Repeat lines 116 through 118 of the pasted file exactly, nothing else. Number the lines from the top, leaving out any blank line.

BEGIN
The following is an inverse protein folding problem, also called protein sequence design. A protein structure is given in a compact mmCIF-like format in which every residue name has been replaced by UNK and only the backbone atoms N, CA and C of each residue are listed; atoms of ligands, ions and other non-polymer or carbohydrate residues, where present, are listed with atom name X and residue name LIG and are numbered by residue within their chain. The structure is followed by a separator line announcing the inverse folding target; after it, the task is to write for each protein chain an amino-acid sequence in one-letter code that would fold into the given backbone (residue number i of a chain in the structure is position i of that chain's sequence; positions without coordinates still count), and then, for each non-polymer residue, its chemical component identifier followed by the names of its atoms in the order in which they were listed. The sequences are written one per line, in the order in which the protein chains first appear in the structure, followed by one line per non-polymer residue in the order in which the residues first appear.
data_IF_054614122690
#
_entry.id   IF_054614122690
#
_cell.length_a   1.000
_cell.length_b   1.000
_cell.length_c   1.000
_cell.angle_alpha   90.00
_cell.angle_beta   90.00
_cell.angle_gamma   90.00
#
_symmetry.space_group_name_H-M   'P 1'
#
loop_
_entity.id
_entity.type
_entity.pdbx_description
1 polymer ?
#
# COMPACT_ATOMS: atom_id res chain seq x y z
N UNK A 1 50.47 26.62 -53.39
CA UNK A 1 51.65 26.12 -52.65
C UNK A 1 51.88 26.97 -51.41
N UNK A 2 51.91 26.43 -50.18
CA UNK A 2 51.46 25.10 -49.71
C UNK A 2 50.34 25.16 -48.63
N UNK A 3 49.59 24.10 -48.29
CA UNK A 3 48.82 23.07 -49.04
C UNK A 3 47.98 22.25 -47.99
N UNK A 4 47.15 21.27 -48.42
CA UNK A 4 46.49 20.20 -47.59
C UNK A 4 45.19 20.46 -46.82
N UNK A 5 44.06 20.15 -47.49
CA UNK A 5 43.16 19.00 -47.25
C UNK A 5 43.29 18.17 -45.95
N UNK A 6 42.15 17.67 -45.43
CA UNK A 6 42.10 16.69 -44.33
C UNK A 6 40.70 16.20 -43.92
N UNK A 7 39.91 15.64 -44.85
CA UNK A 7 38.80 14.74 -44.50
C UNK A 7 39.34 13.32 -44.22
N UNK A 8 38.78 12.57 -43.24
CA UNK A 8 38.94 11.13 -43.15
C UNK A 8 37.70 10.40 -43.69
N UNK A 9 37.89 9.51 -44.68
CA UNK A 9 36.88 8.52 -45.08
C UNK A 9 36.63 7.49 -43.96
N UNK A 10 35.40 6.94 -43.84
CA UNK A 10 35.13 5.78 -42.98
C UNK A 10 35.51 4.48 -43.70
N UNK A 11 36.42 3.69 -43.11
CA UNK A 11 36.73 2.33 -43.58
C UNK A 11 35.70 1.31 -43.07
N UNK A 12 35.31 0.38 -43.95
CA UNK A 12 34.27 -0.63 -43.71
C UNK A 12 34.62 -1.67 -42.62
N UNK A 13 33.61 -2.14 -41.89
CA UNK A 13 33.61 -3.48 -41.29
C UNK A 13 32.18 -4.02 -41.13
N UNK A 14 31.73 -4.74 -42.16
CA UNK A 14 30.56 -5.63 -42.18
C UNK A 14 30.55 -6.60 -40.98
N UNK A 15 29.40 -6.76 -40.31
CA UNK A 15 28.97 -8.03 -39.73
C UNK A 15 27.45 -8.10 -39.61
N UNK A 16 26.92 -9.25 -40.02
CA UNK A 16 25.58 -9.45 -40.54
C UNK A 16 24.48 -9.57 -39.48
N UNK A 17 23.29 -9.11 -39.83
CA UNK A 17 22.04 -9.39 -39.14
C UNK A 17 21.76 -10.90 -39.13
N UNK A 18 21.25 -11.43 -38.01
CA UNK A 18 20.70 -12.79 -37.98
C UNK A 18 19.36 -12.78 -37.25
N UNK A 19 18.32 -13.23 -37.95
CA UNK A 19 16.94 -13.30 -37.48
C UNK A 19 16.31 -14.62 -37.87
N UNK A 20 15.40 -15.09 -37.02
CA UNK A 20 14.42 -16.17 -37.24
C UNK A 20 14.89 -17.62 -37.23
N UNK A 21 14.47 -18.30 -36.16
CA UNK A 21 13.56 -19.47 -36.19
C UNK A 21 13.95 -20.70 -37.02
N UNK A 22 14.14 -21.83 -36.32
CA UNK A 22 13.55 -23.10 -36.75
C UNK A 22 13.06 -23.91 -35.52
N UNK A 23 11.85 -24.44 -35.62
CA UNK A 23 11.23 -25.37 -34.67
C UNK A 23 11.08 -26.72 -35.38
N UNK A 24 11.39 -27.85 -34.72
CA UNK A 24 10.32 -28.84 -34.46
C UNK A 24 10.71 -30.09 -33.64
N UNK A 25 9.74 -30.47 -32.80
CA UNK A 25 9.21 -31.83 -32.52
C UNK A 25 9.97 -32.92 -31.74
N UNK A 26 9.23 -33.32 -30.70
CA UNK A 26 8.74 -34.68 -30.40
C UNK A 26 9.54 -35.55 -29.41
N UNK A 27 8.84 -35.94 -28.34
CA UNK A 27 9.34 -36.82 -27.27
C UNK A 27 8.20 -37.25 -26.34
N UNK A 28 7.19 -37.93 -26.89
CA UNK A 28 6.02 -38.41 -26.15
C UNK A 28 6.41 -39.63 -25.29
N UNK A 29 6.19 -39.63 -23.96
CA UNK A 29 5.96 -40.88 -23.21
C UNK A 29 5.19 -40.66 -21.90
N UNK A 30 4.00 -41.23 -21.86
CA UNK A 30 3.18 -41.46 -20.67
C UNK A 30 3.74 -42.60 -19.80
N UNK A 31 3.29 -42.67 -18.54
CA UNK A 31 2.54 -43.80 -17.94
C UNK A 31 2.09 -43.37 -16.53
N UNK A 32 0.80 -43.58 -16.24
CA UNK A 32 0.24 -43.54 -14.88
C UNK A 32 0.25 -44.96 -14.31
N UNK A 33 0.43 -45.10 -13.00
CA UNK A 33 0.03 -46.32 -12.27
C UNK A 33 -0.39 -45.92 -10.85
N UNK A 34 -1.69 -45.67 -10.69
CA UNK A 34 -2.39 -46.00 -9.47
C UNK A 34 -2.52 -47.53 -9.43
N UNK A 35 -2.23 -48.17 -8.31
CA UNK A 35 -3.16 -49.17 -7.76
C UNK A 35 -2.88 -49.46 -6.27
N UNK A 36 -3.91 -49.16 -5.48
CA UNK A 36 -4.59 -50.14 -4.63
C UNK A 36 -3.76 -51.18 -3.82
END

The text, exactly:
CA UNK A 32 0.24 -43.54 -14.88
C UNK A 32 0.25 -44.96 -14.31
N UNK A 33 0.43 -45.10 -13.00